A NEW REPORT PUBLISHED BY THE RSPB brings together experts in conservation and wind energy to look at how the UK can live up to its offshore wind commitments and protect our natural world.

The report offers hope that with the right frameworks and political will, ways can be found to generate renewable energy at sea that will help to tackle the climate and nature emergencies together.

This year the health of our marine life and the potential for offshore wind to provide clean and sustainable electricity and deliver energy security have been brought into sharp focus. Avian Influenza is devastating the UK’s globally important seabird populations which are already facing numerous pressures as the nature and climate emergency impacts on our wildlife. At the same time, decision-makers are looking at how offshore wind can play a key role in the Government’s British Energy Security Strategy (BESS) to both help decarbonise our energy sector and deliver energy security.

The scale of wind farm expansion from under 15GW today to reach BESS targets of 50GW by 2030, and potentially the need to double this by 2050, will require a substantial footprint around our coasts.

To do this safely, and in harmony with nature, the report says we must learn from the mistakes of previous generations that have left our marine ecosystems depleted and degraded by unplanned or badly managed practices that have left marine wildlife as an afterthought.

The UK’s coast and seas are home to wildlife above and below the waves, but the condition of this habitat is under threat and the globally important marine life is in decline. Official Government statistics show that seabird numbers have suffered almost a 25 per cent decline, in less than four decades, there has been a loss of over 2 million seabirds compared to 1986. And this is particularly prevalent in Scotland, which should be a haven for seabirds, where population numbers almost halved in this time.

Today, all bar one of the UK’s 25 breeding seabirds are Red or Amber listed on the Birds of Conservation Concern, and this is before conservationists are able to fully understand the impact of this years’ Avian Influenza outbreak on colony populations.

With government commitments to tackle the nature and climate emergency, there are legally binding targets for halting species decline and reducing greenhouse gases by decarbonising the energy sector. The report, Powering Healthy Seas, brings together expertise from energy and conservation to better understand the factors planners and decision makers will need to take into account so that the expansion of offshore wind can be delivered without jeopardising the UK’s efforts to restore seabird populations.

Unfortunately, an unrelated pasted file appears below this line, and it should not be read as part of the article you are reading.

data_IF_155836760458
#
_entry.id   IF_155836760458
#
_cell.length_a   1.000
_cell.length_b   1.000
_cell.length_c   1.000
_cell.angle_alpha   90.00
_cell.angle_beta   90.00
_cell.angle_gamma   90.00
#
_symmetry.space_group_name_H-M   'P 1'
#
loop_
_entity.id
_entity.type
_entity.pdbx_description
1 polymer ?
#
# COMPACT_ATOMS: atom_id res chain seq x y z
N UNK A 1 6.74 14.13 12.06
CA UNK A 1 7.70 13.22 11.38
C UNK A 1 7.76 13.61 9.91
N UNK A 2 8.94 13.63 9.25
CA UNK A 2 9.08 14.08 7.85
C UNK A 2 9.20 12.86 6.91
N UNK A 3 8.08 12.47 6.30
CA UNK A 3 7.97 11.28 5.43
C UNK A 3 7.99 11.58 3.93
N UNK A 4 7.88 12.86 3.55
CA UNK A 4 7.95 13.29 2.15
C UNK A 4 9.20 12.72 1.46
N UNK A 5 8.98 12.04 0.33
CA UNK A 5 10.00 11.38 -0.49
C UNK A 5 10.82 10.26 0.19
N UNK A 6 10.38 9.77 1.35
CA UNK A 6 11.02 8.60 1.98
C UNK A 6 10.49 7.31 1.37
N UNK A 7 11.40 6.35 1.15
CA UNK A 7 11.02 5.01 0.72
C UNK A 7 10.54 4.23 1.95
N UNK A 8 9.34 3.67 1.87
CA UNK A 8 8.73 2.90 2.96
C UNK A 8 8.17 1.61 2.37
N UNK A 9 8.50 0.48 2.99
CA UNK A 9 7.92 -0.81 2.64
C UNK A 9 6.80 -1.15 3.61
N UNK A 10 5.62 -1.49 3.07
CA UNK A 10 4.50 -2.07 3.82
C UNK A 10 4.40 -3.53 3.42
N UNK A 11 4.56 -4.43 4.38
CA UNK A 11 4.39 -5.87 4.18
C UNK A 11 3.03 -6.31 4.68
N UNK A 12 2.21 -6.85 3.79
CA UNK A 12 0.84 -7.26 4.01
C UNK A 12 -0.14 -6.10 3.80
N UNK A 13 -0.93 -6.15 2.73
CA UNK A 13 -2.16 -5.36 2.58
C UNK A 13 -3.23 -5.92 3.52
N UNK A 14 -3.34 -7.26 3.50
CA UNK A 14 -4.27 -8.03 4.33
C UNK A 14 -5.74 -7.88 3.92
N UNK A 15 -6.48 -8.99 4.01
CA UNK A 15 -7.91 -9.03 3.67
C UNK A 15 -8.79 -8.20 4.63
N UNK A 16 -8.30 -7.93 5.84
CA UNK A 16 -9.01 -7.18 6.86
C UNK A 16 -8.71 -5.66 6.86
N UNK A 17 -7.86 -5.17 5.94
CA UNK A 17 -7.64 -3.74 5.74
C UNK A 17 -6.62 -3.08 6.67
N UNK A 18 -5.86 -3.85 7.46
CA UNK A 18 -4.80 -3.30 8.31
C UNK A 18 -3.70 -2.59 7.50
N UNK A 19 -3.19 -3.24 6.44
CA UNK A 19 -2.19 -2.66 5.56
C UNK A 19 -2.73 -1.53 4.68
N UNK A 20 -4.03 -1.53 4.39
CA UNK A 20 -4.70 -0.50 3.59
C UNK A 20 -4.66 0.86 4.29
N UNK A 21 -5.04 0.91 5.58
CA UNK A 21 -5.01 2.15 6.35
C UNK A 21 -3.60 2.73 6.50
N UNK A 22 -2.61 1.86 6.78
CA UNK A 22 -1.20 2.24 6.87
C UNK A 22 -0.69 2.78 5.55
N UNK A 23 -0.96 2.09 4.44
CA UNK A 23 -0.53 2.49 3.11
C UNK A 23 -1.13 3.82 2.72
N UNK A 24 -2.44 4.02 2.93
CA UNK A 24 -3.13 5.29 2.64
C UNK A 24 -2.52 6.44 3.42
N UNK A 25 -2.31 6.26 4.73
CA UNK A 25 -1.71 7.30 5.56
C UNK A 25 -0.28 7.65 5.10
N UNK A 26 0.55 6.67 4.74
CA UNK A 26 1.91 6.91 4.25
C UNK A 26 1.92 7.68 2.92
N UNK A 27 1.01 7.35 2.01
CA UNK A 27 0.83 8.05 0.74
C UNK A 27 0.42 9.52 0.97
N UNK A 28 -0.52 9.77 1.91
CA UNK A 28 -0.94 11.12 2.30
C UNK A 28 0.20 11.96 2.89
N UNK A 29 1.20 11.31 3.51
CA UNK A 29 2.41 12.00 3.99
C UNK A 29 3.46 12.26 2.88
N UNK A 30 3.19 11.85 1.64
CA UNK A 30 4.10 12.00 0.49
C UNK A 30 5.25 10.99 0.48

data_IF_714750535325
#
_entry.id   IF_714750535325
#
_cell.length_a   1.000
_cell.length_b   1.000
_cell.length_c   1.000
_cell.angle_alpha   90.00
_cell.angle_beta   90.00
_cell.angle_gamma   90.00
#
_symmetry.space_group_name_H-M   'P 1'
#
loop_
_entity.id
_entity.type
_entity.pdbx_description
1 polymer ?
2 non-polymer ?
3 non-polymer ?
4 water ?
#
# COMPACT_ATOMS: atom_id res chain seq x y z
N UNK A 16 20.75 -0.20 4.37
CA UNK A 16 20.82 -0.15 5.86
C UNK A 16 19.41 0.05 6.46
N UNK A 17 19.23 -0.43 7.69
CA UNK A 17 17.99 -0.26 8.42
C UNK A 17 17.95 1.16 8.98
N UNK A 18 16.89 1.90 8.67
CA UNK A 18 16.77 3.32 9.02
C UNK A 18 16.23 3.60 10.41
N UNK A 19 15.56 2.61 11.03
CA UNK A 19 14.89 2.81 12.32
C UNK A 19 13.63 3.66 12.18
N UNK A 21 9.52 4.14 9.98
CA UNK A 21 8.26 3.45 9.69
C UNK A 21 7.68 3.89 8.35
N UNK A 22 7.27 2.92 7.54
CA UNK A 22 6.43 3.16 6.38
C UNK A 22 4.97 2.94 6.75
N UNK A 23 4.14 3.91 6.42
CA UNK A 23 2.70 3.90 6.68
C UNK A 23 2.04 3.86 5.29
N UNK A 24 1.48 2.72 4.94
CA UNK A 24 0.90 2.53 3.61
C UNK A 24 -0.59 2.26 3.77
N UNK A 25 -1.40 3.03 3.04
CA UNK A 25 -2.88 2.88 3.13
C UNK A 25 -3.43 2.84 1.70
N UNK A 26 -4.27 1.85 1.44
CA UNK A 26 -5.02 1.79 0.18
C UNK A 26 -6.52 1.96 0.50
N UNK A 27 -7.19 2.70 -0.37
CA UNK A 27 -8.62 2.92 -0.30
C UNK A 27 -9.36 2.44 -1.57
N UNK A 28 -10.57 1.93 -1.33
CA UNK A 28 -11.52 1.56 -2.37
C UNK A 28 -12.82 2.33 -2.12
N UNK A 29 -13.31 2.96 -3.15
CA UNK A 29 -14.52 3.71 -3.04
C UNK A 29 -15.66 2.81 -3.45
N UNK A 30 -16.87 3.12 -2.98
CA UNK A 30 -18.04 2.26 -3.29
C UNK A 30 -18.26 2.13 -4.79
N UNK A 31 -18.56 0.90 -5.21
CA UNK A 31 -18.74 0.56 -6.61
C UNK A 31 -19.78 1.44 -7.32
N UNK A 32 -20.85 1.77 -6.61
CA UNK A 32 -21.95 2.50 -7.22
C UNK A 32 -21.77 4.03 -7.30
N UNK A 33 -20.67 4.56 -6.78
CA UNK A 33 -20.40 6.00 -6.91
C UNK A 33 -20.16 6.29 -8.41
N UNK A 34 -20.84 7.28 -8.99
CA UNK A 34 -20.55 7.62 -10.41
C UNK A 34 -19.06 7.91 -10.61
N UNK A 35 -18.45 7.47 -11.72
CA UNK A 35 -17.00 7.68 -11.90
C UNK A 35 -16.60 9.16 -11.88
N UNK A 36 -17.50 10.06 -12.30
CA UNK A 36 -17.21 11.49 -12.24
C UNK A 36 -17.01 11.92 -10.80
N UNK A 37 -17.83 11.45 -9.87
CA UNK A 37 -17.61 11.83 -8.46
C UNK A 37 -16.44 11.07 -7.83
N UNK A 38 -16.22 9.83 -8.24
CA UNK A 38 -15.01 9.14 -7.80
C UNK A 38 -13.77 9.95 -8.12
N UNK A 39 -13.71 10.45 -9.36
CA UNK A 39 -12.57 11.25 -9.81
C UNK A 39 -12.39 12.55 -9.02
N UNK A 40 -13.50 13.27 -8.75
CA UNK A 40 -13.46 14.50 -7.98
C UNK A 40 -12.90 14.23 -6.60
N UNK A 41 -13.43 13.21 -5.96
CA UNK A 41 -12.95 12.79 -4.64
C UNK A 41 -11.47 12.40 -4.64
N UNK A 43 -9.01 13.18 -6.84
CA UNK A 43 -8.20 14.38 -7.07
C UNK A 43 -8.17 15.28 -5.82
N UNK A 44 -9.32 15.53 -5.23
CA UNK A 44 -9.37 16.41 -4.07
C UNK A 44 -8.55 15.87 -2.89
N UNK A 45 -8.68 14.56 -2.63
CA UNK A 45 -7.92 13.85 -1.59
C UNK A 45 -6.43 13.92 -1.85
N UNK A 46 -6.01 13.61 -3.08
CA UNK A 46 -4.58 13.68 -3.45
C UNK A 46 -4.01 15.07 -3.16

Katie-jo Luxton at the RSPB said: “We have a clear vision of what we want to achieve; thriving seabird colonies and sustainable energy. However, the current system is not working. Energy companies are being locked into development sites that are problematic for wildlife and the Secretary of State is regularly being asked to make impossible decisions that may achieve our energy targets but only at the expense of our seabirds and marine habitats.

“We need to change this, as the decisions we make today will have long lasting and potentially irreversible effects on seabird colonies that are already struggling. This report clearly states what we need to do at a time when decision-makers are beginning to plan new developments. With the right planning and a cross sector approach, we can achieve world leading ocean recovery and secure renewable energy, but only if we take transformative Nature Positive action, now.”

RenewableUK’s Environmental Policy Analyst Juliette Webb said:”Not only are new offshore wind farms lowering our energy bills, but they also remain critical to tackling climate change, which poses the greatest threat to bird populations and our natural environment. It’s vitally important that we build well-sited clean energy projects to reach net zero as fast as possible.

“We’re working with the RSPB to ensure that we develop offshore wind farms in an environmentally sensitive way which protects birds and support marine ecosystems. This includes adapting the location of our wind farms and providing specially-designed safe places for birds to nest at sea.”

By bringing together experts from conservation and energy the new report is the first step towards developing a blueprint for how we can deliver offshore wind safely as well as setting the right conditions for seabird populations to recover and thrive again.”

The report looks at the need for:

  • A robust ecological evidence base to inform environmentally conscious siting of new offshore windfarms.
  • Country-level marine plans to provide clarity to marine users.
  • Impact assessments that identify cumulative impacts of multiple developments.
  • Innovative industry standards, supported by government policy.
  • Adaptive management techniques that offer flexibility in the face of changing conditions or new information.
  • Strategic compensation, where necessary, to ensure ecological impacts are appropriately addressed.
  • A marine net gain system to help drive nature recovery and improvement.

As part of a wider Nature Positive approach, offshore wind could be the driver for change in the way we manage and protect our seas, says the RSPB. This approach should address safe places for seabirds to feed with MPA management and bycatch mitigation, safe places to nest through a UK wide island biosecurity programme, and more food availability through the closure of industry sand eel fisheries in UK waters and improved fisheries management.

* Read Powering Healthy Seas: Accelerating Nature Positive Offshore Wind here.


* Source: Royal Society for the Protection of Birds